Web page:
Rather than attempting to make amends for two ill-advised trades, the Raiders should focus on putting together the best possible combination of three first-round picks based on the available prospects.
Arizona Cardinals: Letting Josh Rosen Get in the Way
The Cardinals are starting over from scratch, and their approach should reflect their current standing. Quarterback Josh Rosen shouldn't have any effect on the team's plans if another signal-caller is a better fit for its new direction under head coach Kliff Kingsbury.
Rosen may be Arizona's answer under center, but his skill set doesn't necessarily translate to Kingsbury's scheme. If the coach and his staff are enamored with Oklahoma's Kyler Murray, the Cardinals can't be afraid to move on from Rosen and find the right guy for their new head coach.
Los Angeles Rams: Settling for Need Instead of Maximizing Their Lone Top Pick
The Rams don't have much draft capital after trading away this year's second- and third-round picks. As a result, they must maximize their lone premium selection by concentrating on value, not need.
The 31st overall pick should present interesting scenarios. If a top talent falls further than expected, the Rams could pounce even if that prospect doesn't address an immediate need area (outside linebacker, secondary or offensive line). Adding another potential difference-maker on an already talented roster is more important than filling a hole.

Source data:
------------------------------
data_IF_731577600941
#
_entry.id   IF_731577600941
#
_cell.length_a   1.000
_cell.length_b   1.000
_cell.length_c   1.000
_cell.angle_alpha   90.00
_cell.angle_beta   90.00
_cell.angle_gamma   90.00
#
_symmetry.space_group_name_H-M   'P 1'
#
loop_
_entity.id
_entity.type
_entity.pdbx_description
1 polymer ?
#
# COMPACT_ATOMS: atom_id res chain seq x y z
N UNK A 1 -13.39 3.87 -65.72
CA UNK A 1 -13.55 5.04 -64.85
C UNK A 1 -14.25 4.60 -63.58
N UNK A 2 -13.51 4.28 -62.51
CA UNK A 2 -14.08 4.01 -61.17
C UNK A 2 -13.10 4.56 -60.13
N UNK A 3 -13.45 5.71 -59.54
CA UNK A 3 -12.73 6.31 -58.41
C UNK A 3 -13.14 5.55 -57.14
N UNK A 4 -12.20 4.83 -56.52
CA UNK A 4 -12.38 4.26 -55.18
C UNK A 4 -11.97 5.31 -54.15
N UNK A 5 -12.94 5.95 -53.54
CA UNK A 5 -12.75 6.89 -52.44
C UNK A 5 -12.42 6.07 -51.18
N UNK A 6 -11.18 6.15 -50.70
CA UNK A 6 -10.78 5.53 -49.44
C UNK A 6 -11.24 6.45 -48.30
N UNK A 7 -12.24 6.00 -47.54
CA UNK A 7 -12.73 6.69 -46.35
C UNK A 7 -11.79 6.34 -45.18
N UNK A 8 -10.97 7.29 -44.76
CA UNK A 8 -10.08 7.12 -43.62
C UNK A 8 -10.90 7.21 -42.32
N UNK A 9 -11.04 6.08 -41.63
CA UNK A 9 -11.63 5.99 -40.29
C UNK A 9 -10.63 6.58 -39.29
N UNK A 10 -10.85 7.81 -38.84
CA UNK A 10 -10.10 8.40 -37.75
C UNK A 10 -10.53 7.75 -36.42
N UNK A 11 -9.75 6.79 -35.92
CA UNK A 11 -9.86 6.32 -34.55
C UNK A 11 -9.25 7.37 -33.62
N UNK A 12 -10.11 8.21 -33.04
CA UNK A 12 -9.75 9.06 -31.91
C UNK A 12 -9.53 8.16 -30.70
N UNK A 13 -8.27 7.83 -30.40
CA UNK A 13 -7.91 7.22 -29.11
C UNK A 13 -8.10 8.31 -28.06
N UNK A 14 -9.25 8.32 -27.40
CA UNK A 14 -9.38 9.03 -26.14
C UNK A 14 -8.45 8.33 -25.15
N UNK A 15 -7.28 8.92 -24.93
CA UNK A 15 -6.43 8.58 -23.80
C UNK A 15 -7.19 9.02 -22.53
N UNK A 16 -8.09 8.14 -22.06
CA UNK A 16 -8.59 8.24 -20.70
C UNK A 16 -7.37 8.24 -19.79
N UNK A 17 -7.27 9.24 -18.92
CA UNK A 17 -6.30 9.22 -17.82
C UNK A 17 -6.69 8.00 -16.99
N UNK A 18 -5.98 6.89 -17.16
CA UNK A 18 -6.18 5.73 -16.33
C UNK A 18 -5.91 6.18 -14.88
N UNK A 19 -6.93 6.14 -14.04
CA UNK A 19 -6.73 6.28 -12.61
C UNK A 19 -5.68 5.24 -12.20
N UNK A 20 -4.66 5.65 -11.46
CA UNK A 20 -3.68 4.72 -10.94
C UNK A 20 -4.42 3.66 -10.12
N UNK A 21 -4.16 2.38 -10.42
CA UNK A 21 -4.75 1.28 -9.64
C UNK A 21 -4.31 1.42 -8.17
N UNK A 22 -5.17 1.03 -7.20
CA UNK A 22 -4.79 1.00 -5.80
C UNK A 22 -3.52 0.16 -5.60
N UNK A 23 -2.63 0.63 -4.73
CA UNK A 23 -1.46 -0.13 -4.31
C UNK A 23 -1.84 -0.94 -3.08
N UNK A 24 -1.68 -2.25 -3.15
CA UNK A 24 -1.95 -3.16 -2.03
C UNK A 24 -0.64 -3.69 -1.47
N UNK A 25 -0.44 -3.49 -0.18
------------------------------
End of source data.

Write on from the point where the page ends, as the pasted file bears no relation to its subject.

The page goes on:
Conversely, the Rams could flip their first-rounder to a team that wants to get back into Round 1.
San Francisco 49ers: Thinking the Offense Is Complete
Jimmy Garoppolo isn't the solution to all of the 49ers' problems. Getting their franchise signal-caller back from a season-ending injury will help them rebound in 2019, but the team's offense is far from complete.
Wide receiver and right guard remain problem areas, but they aren't likely to address either position with the second overall pick. The 49ers can concentrate on defense early in the draft and then turn their attention to a potential starting X-receiver and interior blocker in subsequent rounds.
Seattle Seahawks: Allowing Frank Clark to Dictate Draft Approach
Even if the Seahawks re-sign defensive end Frank Clark or use the franchise tag on him, their need to find a pass-rusher won't disappear. While Clark and defensive tackle Jarran Reed combined for 23.5 sacks last season, no one else on Seattle's defensive line managed more than three.
Seattle should prioritize finding another edge-rusher to complement or replace Clark.
All contract figures via Spotrac.